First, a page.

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Thank you to the 1,000 leaders who’ve generously done the 7 questions!

I hope reading

7 Questions with Cathleen Trigg-Jones

helps you in your leadership.

 

Cheers,

Jonno White

7 Questions with Cathleen Trigg-Jones

Name: Cathleen Trigg-Jones

Current title: Founder and CEO of Catscape Productions

Current organisation: Catscape Productions

Cathleen Trigg-Jones is a former journalist who now serves as the Founder and CEO of Catscape Productions, which houses iWoman Studios + TV. For over 20 years, the uber-talented CEO has dedicated her time, energy, and expertise to create a full-service media and production company, Catscape Productions. Under her leadership, the Catscape team has created and produced content for CBS, ABC, NBC, FOX, BET, VH1, ESPN, CNN, TNT, MSG, CNBC, MTV, Showtime, and Discovery networks. She developed, shot, produced, and starred in the docu-series “We are the Joneses” which aired on BET Centric and Discovery Life She is also the executive producer and host of her own televised talk show, “Chic Chat,” which aired on FOX and can now be seen on iWoman TV. As a wife and proud mother of four, Cathleen believes it is crucial for women to be represented in all industries and chooses to amplify the female voice in entertainment through her content. iWomanTV is a means of distribution for talented female content creators who have been left out of conversations nor have had an opportunity to get through the doors to pitch shows.

7 Questions with Cathleen Trigg-Jones

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1. What have you found most challenging as a CEO or executive of a large enterprise?

An executive never sleeps. And even if they want to, they can’t. That is the biggest difference. When you are the leader, all the weight of the world is on your shoulders. Especially when you’re a leader who’s also a founder or the owner of a company, an entrepreneur - it is lonely as hell at the top. I don’t know a lonelier place in the world than being an entrepreneur or an executive leader because, in many cases, specifically for people/women of color, you’re charting uncharted territory. Many times, executives don’t have a mentor or someone who brought them in or handed them the reins. This can be extremely difficult, specifically, for a black female like myself, you are expected to know everything. By the time you get to this point, who do you ask? Who do you admit to not knowing everything? You don’t know what you don’t know until you cross that bridge. As an executive, you’re a leader and expected to lead. However, in my opinion, the smartest leaders have an even smarter executive team around them. If you’re the smartest person in the room, what does that say? Find another room! You can’t lead effectively if you’re afraid to put other people around you that might outshine you. So as an executive, you’re the one calling the shots, setting the tone and direction for that company. You’re the one that is praised when there are wins and you’re the one that’s blamed when there are flaws. You really have to be all in and have to know your stuff, but also be honest with yourself and realize that you don’t know everything - and no one is expecting you to. The goal, as an executive, is to find out what you don’t know and to put the right people in place who do know so there’s no room for error.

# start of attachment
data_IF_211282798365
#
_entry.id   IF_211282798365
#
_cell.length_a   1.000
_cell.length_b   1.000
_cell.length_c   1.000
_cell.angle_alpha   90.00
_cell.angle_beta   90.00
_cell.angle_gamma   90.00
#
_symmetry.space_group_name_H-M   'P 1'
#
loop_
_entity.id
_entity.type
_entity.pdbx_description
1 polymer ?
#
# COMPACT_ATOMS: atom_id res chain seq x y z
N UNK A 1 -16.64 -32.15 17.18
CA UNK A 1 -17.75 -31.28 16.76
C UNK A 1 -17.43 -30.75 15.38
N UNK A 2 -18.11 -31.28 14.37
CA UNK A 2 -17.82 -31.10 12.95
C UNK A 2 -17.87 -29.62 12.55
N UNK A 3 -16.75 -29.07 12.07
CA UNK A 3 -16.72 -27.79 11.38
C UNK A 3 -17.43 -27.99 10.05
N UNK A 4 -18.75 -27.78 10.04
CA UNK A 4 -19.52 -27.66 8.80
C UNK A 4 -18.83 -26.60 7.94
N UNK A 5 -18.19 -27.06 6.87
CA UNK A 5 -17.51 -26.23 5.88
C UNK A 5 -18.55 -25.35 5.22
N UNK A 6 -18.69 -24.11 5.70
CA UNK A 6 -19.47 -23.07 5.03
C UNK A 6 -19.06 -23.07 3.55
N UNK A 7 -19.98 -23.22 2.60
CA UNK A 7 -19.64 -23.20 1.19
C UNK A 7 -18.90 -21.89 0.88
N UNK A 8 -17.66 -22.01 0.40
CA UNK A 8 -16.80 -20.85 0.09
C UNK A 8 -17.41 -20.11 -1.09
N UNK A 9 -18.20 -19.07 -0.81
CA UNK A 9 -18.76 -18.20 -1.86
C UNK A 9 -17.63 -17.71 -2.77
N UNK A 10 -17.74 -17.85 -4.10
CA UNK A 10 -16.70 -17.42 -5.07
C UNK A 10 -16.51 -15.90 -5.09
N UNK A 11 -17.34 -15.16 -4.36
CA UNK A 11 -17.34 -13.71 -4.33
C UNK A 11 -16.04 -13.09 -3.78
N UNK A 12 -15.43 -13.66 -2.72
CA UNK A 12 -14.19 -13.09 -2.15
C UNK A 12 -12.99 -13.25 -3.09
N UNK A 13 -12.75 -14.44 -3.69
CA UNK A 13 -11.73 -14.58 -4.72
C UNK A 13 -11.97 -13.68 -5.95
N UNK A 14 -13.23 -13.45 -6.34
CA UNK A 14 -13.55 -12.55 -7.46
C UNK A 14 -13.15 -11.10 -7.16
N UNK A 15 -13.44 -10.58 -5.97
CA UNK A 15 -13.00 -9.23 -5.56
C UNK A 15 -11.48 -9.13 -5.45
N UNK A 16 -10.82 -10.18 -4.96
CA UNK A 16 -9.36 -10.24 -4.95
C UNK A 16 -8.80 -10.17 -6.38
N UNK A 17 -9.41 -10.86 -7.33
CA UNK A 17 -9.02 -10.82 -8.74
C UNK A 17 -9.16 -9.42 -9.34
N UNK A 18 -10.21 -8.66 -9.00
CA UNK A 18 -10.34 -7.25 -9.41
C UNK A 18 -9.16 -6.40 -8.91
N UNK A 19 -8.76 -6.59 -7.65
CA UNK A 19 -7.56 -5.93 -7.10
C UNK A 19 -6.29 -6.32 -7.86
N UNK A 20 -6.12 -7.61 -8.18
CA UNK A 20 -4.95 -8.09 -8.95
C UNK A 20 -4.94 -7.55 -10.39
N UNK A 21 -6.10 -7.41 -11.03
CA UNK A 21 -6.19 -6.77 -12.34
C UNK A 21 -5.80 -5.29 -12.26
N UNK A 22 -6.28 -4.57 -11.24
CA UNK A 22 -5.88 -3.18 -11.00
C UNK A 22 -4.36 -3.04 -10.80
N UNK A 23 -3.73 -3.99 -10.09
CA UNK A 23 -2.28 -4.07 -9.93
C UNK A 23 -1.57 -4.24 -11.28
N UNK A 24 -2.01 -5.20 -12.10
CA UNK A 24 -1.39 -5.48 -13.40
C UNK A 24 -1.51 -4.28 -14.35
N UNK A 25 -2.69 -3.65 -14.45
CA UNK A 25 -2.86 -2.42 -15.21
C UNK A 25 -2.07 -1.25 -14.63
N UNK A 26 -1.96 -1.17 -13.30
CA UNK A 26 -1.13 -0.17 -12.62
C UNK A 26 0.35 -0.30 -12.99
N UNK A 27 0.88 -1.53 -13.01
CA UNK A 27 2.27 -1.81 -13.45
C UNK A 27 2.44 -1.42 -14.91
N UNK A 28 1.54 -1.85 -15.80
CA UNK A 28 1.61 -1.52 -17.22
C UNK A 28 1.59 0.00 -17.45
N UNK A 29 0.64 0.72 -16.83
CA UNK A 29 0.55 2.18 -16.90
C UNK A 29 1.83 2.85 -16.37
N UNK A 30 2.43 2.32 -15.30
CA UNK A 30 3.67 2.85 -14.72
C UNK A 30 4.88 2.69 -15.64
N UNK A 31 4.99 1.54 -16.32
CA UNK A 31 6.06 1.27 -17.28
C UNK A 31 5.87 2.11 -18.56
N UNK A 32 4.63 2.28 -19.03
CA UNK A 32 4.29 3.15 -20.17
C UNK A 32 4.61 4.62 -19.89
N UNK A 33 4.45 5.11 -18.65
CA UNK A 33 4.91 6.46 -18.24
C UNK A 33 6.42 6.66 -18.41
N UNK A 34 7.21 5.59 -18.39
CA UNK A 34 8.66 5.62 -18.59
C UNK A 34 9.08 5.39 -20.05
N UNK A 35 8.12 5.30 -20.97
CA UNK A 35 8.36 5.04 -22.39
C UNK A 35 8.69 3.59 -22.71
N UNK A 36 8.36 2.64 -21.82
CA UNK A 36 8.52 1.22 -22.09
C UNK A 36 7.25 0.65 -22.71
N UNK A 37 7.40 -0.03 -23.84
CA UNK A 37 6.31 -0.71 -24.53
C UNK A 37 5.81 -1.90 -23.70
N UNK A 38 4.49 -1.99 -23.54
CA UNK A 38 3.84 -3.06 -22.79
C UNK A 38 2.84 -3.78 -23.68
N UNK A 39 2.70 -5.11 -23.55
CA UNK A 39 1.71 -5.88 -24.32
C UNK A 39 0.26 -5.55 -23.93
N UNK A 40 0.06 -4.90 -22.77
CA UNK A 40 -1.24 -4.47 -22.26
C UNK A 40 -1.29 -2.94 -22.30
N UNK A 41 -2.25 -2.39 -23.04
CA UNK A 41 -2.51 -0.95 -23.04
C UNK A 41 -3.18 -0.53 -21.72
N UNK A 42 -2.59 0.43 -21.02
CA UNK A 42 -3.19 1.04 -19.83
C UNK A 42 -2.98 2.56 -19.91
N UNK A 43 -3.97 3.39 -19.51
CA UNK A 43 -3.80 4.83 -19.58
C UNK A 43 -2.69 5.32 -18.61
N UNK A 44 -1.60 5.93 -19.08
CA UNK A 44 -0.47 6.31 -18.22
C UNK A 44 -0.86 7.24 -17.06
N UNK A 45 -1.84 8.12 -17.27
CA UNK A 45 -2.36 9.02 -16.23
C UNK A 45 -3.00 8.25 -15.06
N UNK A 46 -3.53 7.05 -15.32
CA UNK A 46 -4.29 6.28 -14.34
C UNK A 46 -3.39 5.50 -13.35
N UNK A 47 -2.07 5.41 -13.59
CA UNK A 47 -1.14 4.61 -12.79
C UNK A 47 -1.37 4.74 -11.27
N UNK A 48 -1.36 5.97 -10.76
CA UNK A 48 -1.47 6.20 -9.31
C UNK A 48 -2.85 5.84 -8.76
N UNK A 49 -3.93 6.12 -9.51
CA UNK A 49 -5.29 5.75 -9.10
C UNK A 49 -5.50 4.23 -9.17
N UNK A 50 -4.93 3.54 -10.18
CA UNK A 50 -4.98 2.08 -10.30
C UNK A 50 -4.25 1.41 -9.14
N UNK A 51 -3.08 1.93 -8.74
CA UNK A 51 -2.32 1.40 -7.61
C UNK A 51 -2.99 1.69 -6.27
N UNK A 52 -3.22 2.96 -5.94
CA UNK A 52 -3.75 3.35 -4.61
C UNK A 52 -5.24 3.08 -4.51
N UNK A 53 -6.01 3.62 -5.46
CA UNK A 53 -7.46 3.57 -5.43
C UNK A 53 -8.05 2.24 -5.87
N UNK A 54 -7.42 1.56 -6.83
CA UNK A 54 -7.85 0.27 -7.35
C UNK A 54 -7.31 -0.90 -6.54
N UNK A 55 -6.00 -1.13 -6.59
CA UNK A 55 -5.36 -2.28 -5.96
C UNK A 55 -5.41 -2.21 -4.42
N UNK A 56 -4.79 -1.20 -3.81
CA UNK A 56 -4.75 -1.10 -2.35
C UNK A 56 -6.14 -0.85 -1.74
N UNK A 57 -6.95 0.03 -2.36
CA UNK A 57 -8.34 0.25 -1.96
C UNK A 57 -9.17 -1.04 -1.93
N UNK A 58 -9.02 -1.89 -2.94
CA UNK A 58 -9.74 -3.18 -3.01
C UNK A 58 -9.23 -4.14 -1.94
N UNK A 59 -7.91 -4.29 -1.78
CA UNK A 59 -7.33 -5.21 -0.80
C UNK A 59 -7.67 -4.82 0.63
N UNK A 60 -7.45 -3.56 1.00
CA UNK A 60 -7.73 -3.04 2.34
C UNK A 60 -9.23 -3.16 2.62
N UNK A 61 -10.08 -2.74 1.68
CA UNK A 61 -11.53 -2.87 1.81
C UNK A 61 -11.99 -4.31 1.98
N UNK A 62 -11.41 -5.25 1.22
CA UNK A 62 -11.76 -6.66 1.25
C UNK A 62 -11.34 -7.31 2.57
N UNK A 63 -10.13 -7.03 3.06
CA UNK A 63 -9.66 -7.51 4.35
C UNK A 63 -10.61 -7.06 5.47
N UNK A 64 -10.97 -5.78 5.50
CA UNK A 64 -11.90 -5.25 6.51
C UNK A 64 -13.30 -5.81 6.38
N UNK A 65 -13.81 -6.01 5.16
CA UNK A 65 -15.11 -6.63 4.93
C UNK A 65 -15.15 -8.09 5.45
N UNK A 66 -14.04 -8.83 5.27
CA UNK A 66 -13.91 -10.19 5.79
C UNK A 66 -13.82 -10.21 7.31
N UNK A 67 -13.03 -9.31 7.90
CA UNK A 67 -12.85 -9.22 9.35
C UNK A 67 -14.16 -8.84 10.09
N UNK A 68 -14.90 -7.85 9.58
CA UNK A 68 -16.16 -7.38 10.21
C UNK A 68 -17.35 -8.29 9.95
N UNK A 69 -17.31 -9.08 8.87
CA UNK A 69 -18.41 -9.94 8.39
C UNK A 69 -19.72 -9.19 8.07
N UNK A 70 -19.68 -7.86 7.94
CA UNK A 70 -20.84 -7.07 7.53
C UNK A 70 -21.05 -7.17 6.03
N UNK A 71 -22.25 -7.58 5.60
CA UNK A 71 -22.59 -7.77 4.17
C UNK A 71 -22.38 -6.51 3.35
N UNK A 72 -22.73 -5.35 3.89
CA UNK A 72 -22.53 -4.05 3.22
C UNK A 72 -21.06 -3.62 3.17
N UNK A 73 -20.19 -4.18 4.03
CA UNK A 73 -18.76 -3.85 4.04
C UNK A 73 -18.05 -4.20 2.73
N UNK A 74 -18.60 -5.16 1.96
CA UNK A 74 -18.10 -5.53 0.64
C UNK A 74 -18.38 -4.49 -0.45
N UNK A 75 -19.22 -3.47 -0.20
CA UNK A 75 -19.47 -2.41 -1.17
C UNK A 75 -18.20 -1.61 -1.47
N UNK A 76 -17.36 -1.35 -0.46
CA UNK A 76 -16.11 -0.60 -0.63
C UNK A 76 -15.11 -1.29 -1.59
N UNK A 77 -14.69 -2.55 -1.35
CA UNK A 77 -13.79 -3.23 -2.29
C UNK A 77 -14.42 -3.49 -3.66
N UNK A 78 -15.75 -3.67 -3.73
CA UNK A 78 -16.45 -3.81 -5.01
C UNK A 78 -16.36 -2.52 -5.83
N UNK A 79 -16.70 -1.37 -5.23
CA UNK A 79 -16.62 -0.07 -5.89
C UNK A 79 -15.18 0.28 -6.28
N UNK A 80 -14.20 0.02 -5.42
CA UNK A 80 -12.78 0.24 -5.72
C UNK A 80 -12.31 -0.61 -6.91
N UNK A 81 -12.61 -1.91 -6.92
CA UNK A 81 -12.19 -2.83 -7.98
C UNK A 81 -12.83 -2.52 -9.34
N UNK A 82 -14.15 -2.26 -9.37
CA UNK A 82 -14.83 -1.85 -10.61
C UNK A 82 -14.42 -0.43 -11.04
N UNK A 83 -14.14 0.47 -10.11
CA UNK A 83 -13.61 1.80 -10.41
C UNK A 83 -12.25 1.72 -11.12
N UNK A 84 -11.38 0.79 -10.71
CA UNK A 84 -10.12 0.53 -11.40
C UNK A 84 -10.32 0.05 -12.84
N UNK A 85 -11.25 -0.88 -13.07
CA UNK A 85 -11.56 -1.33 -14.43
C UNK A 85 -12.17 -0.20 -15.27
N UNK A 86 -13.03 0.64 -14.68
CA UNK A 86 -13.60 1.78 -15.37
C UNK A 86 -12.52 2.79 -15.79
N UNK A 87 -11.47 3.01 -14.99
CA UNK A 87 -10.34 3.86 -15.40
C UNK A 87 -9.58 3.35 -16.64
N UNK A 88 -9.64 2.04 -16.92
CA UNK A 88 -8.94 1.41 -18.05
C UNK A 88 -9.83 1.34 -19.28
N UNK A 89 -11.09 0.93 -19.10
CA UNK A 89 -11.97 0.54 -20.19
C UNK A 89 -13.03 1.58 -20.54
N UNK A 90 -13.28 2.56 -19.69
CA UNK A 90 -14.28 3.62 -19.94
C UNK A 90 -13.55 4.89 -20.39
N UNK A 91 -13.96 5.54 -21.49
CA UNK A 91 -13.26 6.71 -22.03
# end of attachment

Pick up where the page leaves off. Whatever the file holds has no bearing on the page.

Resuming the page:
2. How did you become a CEO or executive of a large enterprise? Can you please briefly tell the story?

It’s been 15 years since I’ve had the idea of starting my own network and it came to me in a dream one night that it was going to be called “iWoman.” I really had faith in myself and pushed forward with the idea of “build it and they will come.” I knew women needed something like this. They needed a platform to tell their stories and support other women who feel like they can’t, and just showing them through my own example that they can. I felt, somehow, the little girl that was an orphan, that no one wanted, was exactly the person who was supposed to launch this network to show other women that they are wanted and have a voice. It would serve as a voice for the voiceless.

3. How do you structure your work days from waking up to going to sleep?

I rarely get any sleep! But I will say every day there are a million things on the agenda. I have a very supportive and organized team behind me that helps me schedule meetings, calls and other obligations and prioritize them.

4. What's the most recent significant leadership lesson you've learned?